11. Soils

    Treesearch

    Emily Moghaddas; Ken Hubbert

    2014-01-01

    When managing for resilient forests, each soil’s inherent capacity to resist and recover from changes in soil function should be evaluated relative to the anticipated extent and duration of soil disturbance. Application of several key principles will help ensure healthy, resilient soils: (1) minimize physical disturbance using guidelines tailored to specific soil types...

  12. Soil cover by natural trees in agroforestry systems

    NASA Astrophysics Data System (ADS)

    Diaz-Ambrona, C. G. H.; Almoguera Millán, C.; Tarquis Alfonso, A.

    2009-04-01

    The dehesa is common agroforestry system in the Iberian Peninsula. These open oak parklands with silvo-pastoral use cover about two million hectares. Traditionally annual pastures have been grazed by cows, sheep and also goats while acorns feed Iberian pig diet. Evergreen oak (Quercus ilex L.) has other uses as fuelwood collection and folder after tree pruning. The hypothesis of this work is that tree density and canopy depend on soil types. We using the spanish GIS called SIGPAC to download the images of dehesa in areas with different soil types. True colour images were restoring to a binary code, previously canopy colour range was selected. Soil cover by tree canopy was calculated and number of trees. Processing result was comparable to real data. With these data we have applied a dynamic simulation model Dehesa to determine evergreen oak acorn and annual pasture production. The model Dehesa is divided into five submodels: Climate, Soil, Evergreen oak, Pasture and Grazing. The first three require the inputs: (i) daily weather data (maximum and minimum temperatures, precipitation and solar radiation); (ii) the soil input parameters for three horizons (thickness, field capacity, permanent wilting point, and bulk density); and (iii) the tree characterization of the dehesa (tree density, canopy diameter and height, and diameter of the trunk). The influence of tree on pasture potential production is inversely proportional to the canopy cover. Acorn production increase with tree canopy cover until stabilizing itself, and will decrease if density becomes too high (more than 80% soil tree cover) at that point there is competition between the trees. Main driving force for dehesa productivity is soil type for pasture, and tree cover for acorn production. Highest pasture productivity was obtained on soil Dystric Planosol (Alfisol), Dystric Cambisol and Chromo-calcic-luvisol, these soils only cover 22.4% of southwest of the Iberian peninssula. Lowest productivity was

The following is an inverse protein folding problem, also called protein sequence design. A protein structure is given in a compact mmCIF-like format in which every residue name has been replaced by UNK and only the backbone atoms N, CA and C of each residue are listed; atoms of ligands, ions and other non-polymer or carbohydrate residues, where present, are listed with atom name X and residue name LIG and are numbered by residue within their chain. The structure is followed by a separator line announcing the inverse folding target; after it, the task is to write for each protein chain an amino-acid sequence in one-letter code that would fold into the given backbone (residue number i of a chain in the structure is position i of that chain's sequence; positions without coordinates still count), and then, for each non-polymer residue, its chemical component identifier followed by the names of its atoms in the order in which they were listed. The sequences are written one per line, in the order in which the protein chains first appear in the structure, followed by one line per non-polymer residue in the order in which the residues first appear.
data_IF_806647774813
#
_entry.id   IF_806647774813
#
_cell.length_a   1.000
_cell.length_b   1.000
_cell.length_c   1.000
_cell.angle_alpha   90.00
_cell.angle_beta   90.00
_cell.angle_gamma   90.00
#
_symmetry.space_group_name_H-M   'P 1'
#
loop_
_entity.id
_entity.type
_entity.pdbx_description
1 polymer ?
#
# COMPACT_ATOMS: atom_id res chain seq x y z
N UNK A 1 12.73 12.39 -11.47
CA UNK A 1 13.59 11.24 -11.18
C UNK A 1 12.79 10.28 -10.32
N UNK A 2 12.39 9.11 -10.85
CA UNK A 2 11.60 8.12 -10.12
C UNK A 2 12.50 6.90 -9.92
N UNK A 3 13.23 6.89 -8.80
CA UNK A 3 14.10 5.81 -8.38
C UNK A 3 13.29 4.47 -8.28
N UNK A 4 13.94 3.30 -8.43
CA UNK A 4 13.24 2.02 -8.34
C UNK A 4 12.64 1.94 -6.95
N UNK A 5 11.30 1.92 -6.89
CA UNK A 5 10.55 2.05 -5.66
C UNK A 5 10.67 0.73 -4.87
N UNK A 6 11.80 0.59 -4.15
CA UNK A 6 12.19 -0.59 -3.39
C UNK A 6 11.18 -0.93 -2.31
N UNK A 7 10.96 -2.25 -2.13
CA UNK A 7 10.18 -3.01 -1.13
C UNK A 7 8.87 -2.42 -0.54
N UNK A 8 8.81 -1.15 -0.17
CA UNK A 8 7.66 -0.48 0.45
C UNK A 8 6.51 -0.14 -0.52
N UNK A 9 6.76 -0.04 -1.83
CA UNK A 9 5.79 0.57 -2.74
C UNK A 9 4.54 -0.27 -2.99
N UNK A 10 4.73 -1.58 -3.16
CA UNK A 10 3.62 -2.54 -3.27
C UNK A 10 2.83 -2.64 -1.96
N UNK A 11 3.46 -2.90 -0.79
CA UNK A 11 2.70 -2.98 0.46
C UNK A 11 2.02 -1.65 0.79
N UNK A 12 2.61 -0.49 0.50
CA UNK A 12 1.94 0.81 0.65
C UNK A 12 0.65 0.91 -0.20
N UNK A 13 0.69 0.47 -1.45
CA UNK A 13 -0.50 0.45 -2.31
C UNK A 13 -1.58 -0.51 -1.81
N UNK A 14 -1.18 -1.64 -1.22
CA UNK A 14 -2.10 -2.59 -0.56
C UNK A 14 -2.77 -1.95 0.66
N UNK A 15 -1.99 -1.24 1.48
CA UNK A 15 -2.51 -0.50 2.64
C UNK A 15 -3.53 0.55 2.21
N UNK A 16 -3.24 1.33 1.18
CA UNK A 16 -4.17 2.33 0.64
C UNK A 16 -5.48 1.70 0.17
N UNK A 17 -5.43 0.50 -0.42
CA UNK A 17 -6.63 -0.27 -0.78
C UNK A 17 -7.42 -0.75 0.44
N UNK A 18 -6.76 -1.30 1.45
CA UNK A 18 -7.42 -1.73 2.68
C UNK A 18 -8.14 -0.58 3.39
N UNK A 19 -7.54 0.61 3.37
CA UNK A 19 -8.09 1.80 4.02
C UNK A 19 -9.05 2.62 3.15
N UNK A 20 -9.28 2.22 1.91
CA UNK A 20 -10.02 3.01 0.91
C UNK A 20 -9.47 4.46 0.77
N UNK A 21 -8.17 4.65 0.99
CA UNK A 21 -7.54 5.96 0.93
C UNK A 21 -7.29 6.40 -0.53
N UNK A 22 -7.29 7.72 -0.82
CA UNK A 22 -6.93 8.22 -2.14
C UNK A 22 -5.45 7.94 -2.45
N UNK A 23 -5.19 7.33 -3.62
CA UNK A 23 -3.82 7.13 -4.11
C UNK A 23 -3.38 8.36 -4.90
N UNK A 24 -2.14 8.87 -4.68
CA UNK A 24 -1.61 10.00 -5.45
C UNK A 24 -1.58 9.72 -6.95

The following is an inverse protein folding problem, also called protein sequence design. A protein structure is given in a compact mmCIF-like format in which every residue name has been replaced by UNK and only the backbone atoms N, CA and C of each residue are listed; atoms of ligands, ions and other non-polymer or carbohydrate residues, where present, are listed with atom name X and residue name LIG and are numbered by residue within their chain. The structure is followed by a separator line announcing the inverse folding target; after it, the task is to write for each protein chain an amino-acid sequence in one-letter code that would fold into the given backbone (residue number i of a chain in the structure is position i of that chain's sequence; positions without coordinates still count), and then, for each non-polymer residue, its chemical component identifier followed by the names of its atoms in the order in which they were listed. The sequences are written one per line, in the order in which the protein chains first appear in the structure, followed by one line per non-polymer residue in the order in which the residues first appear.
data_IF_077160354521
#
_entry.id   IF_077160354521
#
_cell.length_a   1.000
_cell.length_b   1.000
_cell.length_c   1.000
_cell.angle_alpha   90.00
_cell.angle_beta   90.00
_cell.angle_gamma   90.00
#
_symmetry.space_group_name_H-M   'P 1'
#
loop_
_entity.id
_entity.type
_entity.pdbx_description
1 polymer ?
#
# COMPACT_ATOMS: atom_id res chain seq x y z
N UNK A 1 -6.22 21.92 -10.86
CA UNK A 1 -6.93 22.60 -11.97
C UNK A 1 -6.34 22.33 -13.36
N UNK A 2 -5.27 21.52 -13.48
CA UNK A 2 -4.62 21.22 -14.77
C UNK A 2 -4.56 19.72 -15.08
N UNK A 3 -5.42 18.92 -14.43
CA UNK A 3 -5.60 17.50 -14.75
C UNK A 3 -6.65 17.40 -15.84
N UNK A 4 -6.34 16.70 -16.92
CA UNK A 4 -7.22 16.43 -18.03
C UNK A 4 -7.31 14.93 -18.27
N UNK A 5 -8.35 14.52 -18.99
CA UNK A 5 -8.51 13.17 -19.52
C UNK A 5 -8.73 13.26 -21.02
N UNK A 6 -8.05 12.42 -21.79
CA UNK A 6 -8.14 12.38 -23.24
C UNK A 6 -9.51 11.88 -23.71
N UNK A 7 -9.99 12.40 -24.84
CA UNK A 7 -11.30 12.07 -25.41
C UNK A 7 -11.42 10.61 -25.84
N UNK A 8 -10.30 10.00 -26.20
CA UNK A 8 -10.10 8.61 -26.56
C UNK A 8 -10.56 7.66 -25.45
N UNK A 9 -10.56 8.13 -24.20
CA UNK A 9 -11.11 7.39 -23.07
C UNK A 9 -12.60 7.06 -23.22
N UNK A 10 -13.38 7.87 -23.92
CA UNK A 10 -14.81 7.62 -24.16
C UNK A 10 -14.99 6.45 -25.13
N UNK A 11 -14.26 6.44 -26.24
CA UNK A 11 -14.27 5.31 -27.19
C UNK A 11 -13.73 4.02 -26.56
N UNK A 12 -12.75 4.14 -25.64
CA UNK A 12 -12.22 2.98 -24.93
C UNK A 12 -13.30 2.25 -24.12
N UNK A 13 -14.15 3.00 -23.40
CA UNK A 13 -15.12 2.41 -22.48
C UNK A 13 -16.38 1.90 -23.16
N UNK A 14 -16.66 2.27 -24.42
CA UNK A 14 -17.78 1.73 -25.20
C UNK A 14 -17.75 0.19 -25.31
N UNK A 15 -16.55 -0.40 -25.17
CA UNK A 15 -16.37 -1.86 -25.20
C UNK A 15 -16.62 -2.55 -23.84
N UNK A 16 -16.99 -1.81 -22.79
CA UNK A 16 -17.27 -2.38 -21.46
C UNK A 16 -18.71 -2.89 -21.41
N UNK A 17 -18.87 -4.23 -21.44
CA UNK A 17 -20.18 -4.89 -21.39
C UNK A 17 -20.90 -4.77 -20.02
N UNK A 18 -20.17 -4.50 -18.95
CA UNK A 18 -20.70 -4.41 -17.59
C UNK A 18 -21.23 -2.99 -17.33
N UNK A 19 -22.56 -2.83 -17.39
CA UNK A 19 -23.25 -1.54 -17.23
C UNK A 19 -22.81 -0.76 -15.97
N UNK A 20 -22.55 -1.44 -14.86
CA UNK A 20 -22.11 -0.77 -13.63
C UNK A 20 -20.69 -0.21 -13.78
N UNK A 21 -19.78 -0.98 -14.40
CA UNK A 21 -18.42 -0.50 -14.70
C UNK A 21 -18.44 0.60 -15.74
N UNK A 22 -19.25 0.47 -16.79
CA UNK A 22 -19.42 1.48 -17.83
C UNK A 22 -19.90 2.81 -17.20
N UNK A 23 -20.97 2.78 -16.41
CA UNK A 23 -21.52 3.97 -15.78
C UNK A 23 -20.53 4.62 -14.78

13. Laboratory assessment of factors affecting soil clogging of soil aquifer treatment systems.

    PubMed

    Pavelic, P; Dillon, P J; Mucha, M; Nakai, T; Barry, K E; Bestland, E